The experiment of the Indian embassy in the US in outsourcing visas is more than six weeks old and is overcoming its initial problems. Users still give it mixed reviews, but are generally positive. “Overall it’s getting better, especially when compared to what it used to be like,” says Ranjit Singh, a small businessman in Virginia, getting a visa for his daughter.
The Indian embassy in Washington, with its consulates across the US, had announced on October 1 that it had outsourced its visa operations to a local US firm, Travisa. This seems to have had two motives. One, to improve the notoriously complicated and inefficient Indian visa system. Two, to use it to weaken the arguments of anti-outsourcing critics in the US.
There were numerous complaints about the new visa process when it began. “Any new system will have teething problems,” said Rahul Chhabra, the Indian embassy press officer. “But the embassy monitors the process daily and the ambassador takes a close personal interest.” Some complaints still find an echo today, but users generally give it a thumbs-up.
Greg Haymon has been pursuing a five-year business visa for a week and has been told at the visa pickup centre it would take four more days. “The problem is if there is an error, they cancel your file number and you have to start all over again,” he said. However, this power generator salesman says: “This is my third Indian visa. Before, it was much worse. Now you can apply online and track it on the web.”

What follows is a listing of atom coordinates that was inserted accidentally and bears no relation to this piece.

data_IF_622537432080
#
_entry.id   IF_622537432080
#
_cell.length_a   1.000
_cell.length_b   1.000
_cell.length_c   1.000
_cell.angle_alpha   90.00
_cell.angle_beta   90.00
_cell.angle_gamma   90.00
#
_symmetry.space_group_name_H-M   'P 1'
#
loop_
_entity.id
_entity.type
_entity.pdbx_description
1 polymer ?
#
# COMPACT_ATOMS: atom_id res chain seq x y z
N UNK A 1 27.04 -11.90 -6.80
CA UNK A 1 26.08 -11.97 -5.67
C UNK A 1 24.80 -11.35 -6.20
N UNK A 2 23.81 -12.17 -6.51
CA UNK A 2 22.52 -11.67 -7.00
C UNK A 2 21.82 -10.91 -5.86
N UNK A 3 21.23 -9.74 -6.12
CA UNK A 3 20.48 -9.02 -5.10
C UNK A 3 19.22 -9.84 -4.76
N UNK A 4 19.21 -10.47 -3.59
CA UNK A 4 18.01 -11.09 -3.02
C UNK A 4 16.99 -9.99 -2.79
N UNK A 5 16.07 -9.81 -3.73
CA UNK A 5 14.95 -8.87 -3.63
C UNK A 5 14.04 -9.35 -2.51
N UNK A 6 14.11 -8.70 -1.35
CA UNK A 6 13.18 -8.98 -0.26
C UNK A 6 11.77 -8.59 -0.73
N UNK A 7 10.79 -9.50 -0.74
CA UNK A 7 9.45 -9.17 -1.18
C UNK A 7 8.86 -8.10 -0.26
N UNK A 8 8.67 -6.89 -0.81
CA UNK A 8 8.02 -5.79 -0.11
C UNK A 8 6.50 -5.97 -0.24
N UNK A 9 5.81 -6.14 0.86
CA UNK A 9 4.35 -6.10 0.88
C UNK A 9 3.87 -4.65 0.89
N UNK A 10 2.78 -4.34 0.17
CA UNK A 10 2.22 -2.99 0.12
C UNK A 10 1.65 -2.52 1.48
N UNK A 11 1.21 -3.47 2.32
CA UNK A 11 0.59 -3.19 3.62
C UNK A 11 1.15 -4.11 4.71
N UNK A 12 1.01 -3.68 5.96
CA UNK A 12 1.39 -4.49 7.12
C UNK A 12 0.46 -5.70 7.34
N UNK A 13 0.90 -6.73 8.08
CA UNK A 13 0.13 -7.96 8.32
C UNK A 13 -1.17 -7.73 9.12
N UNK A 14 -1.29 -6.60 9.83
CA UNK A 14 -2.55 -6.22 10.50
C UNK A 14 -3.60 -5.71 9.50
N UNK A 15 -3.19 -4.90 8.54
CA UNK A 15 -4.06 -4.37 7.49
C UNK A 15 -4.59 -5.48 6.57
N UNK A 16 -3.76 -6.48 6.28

Jan Dvorak, president of Travisa, admits there were hiccups. “You have to remember we only had 38 days to put up a system in five cities and we had to test-run it during the peak travel season,” he said. The single biggest problem, he says, was the lack of time to educate the Indian-American community about the new system. “Many people initially complained they did not realise they could apply online.”
Sarel Kromer, an American on her first trip to India, had no complaints. “I think the new system is just wonderful. I can remember what is was like before – my nephew once applied years ago and they just lost his passport. No one could find it. Online tracking makes it so much better.” She’s off to attend a friend’s wedding in New Delhi next week.
Navjeet Kaur, an Indian-American off to study at Manipal Institute of Higher Learning missed her flight because the visa clerks were not clear how long it would take for the process to be completed.
One complaint almost everyone had was that telephoning the visa office was an exercise in patience, sometimes futility. “No one picks up the line or the voicemail is full,” said a doctor who had gotten a tourist visa. Dvorak says more telephone lines and personnel had been added. “It shouldn’t be happening now.”
Though his company has been in the visa business since 1981 and his clients include Chrysler and American Express, he said his firm had never handled such volumes before: over 350,000 visas a year.